Janus and Other Dances of
Beginnings, Transitions, and Endings

Friday, January 20, 8pm
Saturday, January 21, 7pm
Sunday, January 22, 2:30pm

Saville Theatre, San Diego City College
1313 Park Blvd, San Diego, CA 92101
At the corner of C Street and 14th Street

Highlights:
  • Artistic Director Jean Isaacs chooses theme “Janus” after Roman god for which January is named.  Like San Diego Dance Theater, Janus’ perspective is equally forward and backward.  This concert honors the past and provides a platform for the choreographers of the future.   
  • Jean Isaacs will present critically acclaimed repertory including her ground breaking Romeos and Juliets, “Elegy” an homage to an artist that passed during the AIDS crisis, and new material honoring her parents and working class immigrants.
  • NEW work to be created on the SDDT Company Dancers by 15-year soloist of the Limon Company, Juilliard Graduate and San Diego/Tijuana native, Pablo Francisco Ruvalcaba.
  • Isaacs selects LOCAL choreographers Kyle and Gina Sorensen for a chance to set a world premiere on her fully professional SDDT Company Dancers.
Jean Isaacs San Diego Dance Theater returns to the Saville Theatre for another weekend of January Repertory Concert, for its 19th consecutive year. Entitled, this year, "Janus and Other Dances of Beginnings, Transitions, and Endings," Isaacs contributes roughly two-thirds of the program in a series of duets, both classics from the company's repertory and new choreography. Rounding out the program are two world-premiere full-company works created by Pablo Francisco Ruvalcaba and by next-generation choreographers Kyle and Gina Sorensen.

Isaacs' new "Janus," for which the evening is named, features Minaqua McPherson and Desiree Cuizon-Fejeran handcuffed together back-to-back, one looking to the future, the other to the past. The month of January is named after the Roman god Janus, who presided over the beginnings and endings of conflict and hence war and peace. So this couple must choose whether to struggle with their relationship (war) or to work together while intricately bound, striving for the mutual goal of peace. A new sound score by SDDT company composer Steve Baker accompanies this dance.
"This is a highlight of our year to give our beautiful dancers the chance to thrive in a theater setting. The Saville Theatre is a little gem and the perfect venue to support "Janus"," says Isaacs, "In addition, it boasts one of the city's finest resident lighting designer in Robert Norberg, so we are thrilled to be back there and to present this exciting concert.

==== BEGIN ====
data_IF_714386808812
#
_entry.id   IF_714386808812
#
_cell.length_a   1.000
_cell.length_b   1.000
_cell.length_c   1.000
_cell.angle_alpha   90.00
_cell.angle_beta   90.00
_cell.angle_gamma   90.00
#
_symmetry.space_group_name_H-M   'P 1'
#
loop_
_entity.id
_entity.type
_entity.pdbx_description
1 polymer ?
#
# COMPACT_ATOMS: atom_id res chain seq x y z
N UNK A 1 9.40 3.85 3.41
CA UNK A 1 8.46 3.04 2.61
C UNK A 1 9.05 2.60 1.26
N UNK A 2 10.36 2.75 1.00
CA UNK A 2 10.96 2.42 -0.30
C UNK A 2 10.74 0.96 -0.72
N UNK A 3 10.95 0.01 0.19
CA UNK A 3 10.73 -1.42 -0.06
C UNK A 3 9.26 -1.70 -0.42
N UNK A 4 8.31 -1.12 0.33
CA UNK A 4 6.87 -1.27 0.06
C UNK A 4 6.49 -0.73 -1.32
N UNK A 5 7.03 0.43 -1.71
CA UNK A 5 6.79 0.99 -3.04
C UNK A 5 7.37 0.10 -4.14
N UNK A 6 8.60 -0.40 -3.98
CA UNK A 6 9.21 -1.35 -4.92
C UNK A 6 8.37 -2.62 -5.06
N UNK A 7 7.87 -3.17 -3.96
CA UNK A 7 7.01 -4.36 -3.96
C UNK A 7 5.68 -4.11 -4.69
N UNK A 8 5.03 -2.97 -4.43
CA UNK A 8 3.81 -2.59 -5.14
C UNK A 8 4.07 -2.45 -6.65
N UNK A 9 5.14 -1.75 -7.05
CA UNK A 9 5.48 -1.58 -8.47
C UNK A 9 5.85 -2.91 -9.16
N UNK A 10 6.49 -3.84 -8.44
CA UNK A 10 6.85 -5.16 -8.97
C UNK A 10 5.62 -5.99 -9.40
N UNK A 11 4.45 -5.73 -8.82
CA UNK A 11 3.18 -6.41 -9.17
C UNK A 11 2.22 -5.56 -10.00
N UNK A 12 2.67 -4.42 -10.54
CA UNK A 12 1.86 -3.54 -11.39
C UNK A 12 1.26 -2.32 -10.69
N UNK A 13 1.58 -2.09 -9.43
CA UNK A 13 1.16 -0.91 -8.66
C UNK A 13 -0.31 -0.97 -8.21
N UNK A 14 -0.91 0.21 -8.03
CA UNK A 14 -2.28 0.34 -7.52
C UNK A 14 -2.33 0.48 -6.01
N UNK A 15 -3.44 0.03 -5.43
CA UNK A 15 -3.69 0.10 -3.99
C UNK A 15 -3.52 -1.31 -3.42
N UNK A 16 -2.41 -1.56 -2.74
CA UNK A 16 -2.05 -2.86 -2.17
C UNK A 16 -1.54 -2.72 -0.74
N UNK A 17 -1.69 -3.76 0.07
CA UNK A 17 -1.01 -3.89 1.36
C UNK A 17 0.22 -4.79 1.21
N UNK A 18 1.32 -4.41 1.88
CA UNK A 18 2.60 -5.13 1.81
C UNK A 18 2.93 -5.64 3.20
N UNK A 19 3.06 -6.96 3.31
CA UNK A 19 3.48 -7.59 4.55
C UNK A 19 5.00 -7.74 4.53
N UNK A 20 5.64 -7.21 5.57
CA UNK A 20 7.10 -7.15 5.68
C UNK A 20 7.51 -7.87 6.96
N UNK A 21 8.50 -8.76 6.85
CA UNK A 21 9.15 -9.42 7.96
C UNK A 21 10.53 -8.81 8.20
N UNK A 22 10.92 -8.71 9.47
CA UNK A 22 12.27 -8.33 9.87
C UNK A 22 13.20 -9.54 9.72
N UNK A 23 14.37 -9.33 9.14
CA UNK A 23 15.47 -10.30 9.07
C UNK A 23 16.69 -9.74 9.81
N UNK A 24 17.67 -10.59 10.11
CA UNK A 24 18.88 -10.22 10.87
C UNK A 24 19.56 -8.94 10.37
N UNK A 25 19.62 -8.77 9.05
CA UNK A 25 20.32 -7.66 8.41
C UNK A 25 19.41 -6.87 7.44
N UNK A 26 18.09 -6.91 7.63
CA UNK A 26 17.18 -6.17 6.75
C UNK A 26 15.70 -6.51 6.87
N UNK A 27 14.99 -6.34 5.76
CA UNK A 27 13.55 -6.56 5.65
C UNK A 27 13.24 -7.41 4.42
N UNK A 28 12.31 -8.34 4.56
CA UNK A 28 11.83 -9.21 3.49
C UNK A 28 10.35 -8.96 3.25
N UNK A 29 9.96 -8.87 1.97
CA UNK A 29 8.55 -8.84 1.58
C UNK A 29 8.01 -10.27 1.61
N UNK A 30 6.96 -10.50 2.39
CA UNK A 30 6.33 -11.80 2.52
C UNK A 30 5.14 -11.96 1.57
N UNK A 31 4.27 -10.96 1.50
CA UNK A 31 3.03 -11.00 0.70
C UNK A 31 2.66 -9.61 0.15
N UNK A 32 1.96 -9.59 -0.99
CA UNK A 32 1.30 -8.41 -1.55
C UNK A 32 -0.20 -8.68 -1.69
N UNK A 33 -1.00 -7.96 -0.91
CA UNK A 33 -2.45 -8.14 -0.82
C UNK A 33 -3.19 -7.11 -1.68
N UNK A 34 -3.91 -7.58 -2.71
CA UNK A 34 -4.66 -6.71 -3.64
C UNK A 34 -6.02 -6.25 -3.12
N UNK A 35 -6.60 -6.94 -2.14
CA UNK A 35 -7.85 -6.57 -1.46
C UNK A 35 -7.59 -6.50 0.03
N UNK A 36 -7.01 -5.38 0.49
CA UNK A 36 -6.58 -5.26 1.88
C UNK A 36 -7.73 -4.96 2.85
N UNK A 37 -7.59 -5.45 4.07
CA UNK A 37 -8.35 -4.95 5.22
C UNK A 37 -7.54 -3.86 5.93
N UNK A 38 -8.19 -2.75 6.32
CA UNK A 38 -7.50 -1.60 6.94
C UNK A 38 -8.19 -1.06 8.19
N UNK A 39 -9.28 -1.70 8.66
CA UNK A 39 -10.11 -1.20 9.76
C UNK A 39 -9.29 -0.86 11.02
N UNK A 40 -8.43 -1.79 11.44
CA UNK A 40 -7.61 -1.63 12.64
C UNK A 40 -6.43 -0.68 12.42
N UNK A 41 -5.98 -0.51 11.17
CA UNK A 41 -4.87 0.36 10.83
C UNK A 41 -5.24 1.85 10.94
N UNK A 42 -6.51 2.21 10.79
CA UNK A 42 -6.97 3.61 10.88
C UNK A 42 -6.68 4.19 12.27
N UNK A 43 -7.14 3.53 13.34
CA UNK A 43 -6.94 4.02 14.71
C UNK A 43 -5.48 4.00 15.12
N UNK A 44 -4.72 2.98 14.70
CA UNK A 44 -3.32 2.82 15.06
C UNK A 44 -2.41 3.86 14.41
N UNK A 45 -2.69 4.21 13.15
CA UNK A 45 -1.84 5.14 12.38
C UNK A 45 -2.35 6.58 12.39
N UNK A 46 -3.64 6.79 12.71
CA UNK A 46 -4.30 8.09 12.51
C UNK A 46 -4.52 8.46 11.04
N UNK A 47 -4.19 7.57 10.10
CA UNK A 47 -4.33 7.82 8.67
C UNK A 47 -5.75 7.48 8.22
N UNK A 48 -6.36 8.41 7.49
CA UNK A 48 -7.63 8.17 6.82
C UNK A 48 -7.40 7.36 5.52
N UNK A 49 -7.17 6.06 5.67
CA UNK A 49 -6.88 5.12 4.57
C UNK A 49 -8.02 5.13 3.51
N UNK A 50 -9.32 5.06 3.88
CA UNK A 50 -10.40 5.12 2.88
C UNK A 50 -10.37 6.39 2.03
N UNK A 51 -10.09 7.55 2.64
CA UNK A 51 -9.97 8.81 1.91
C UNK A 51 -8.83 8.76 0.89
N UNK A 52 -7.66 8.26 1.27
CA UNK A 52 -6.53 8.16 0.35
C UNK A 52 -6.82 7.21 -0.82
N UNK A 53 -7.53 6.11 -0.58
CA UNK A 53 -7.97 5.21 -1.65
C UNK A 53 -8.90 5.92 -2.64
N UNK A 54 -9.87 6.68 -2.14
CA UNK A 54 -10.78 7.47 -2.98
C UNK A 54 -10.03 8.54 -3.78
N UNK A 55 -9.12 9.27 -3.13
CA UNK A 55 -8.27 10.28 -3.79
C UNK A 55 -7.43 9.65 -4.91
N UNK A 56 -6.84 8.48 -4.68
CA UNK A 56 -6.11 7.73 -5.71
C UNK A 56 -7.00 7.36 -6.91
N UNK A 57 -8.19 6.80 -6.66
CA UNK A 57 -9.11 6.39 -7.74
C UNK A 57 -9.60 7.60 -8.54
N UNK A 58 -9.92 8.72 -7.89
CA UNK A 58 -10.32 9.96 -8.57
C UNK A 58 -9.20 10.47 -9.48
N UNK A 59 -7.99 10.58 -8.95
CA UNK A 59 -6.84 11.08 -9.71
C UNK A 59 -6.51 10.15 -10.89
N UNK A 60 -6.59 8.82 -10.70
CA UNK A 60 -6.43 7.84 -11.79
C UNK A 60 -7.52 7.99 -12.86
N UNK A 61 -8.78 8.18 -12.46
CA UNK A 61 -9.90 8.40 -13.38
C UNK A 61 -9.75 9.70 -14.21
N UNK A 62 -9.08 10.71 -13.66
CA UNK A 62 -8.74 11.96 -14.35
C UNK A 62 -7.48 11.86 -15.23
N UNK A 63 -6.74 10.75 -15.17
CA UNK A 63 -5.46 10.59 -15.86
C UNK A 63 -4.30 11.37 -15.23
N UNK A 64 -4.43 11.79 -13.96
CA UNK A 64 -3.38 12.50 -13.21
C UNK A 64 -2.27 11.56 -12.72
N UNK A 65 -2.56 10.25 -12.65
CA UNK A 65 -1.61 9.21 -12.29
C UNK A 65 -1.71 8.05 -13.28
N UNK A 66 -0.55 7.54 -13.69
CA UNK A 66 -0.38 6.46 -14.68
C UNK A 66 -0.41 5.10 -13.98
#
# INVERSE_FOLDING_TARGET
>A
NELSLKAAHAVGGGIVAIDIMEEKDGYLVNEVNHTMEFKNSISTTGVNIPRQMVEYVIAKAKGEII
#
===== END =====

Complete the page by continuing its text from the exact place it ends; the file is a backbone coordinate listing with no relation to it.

Also new for Isaacs is "Raldo and Maxine" named after the choreographer's parents, Raldo Baldini and Maxine Kewer, and danced by Erica Ruse and John Diaz. This couple raised six children in a small Massachusetts factory-town whose history is characterized by generations of working-class immigrants starting with the English/Scotch, Irish, Italians, Portuguese and currently accommodating Indonesians and Muslim families.
Other, earlier, duets by Isaacs included her groundbreaking Romeos and Juliets (1997) in which three different couples offer three stages in Shakespeare's classic play to the music of Sergei Prokofiev: 1- The ballroom scene (Trystan Loucado and Blythe Barton), 2- The balcony scene á la cirque, in which foolish first love is depicted by clowns (Zaquia Mahler Salinas and Jeremy Zapanta), 3- The double suicide scene as a punk couple (Jessica Curiel and Angel Acuña). And lastly, from Isaacs, "Elegy" was created to honor Tom Cochran, company director who died of AIDS in 1987. Danced by Liv Isaacs-Nollet and Cecily Holcombe to the music of Antonio Vivaldi.
And finally and perhaps the most anticipated are two world-premieres by choreographers selected by Isaacs for their emerging artistry: Kyle and Gina Sorensen and Pablo Francisco Ruvalcaba. The Sorensen's as-yet-untitled work brings the SDDT company dancers into the creative process by asking them to physically translate images and directions into a dynamic movement vocabulary. Dance critic Janice Steinberg said of the Sorensen's work. "... each movement originates deep in the body and spreads through every cell, which sounds yummy and oozy, but can also produce speed and attack - whip turns, frantic pivots, sudden percussive bursts." (SanDiegoStory.com)
Pablo Francisco Ruvalcaba is creating a new dance for the SDDT dancers between Christmas and New Year's. Although he has conducted several workshops in San Diego in José Limón Technique and repertory, this will be the first local viewing of Ruvalcaba's own choreography. He is likely to bring a 20-year history as the leading male soloist for the Limón Company into play as he creates. Ruvalcaba is a Mexican male, born and raised in Tijuana and San Diego, who started dancing at age eighteen a the Casa de la Cultura because a cute girl was in the class and he wanted to see her in tights. He transferred to Southwestern College and met Baroque dance expert, Shirley Wynne, whom he credits as his mentor, along with Ricardo Peralta and Jean Isaacs. After graduating from Julliard, he was fortunate to work with luminaries and perform José Limon's solos for years.

Tickets:
$35 - General
$25 - Senior/Military
$15 - Students with ID